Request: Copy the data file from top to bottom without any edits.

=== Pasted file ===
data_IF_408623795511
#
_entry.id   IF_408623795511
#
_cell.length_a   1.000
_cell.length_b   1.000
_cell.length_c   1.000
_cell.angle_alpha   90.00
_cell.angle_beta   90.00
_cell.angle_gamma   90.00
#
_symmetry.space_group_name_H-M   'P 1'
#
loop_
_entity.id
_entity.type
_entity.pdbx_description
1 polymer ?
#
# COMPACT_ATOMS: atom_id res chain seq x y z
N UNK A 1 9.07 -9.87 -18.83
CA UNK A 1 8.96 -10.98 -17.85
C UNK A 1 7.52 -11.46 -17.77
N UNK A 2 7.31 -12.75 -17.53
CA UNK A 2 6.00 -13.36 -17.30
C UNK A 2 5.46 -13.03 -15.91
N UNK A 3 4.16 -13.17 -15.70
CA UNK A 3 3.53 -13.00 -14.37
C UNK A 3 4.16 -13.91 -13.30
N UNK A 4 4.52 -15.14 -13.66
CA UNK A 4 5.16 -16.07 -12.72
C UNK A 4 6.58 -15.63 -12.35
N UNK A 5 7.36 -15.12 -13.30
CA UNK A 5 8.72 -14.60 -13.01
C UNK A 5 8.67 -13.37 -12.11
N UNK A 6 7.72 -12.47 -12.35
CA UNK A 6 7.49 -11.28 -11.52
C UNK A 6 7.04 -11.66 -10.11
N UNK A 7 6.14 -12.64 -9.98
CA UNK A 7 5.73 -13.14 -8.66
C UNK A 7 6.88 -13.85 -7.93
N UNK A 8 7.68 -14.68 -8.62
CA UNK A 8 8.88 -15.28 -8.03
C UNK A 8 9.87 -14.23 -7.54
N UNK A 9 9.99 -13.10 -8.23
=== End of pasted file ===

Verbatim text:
data_IF_408623795511
#
_entry.id   IF_408623795511
#
_cell.length_a   1.000
_cell.length_b   1.000
_cell.length_c   1.000
_cell.angle_alpha   90.00
_cell.angle_beta   90.00
_cell.angle_gamma   90.00
#
_symmetry.space_group_name_H-M   'P 1'
#
loop_
_entity.id
_entity.type
_entity.pdbx_description
1 polymer ?
#
# COMPACT_ATOMS: atom_id res chain seq x y z
N UNK A 1 9.07 -9.87 -18.83
CA UNK A 1 8.96 -10.98 -17.85
C UNK A 1 7.52 -11.46 -17.77
N UNK A 2 7.31 -12.75 -17.53
CA UNK A 2 6.00 -13.36 -17.30
C UNK A 2 5.46 -13.03 -15.91
N UNK A 3 4.16 -13.17 -15.70
CA UNK A 3 3.53 -13.00 -14.37
C UNK A 3 4.16 -13.91 -13.30
N UNK A 4 4.52 -15.14 -13.66
CA UNK A 4 5.16 -16.07 -12.72
C UNK A 4 6.58 -15.63 -12.35
N UNK A 5 7.36 -15.12 -13.30
CA UNK A 5 8.72 -14.60 -13.01
C UNK A 5 8.67 -13.37 -12.11
N UNK A 6 7.72 -12.47 -12.35
CA UNK A 6 7.49 -11.28 -11.52
C UNK A 6 7.04 -11.66 -10.11
N UNK A 7 6.14 -12.64 -9.98
CA UNK A 7 5.73 -13.14 -8.66
C UNK A 7 6.88 -13.85 -7.93
N UNK A 8 7.68 -14.68 -8.62
CA UNK A 8 8.88 -15.28 -8.03
C UNK A 8 9.87 -14.23 -7.54
N UNK A 9 9.99 -13.10 -8.23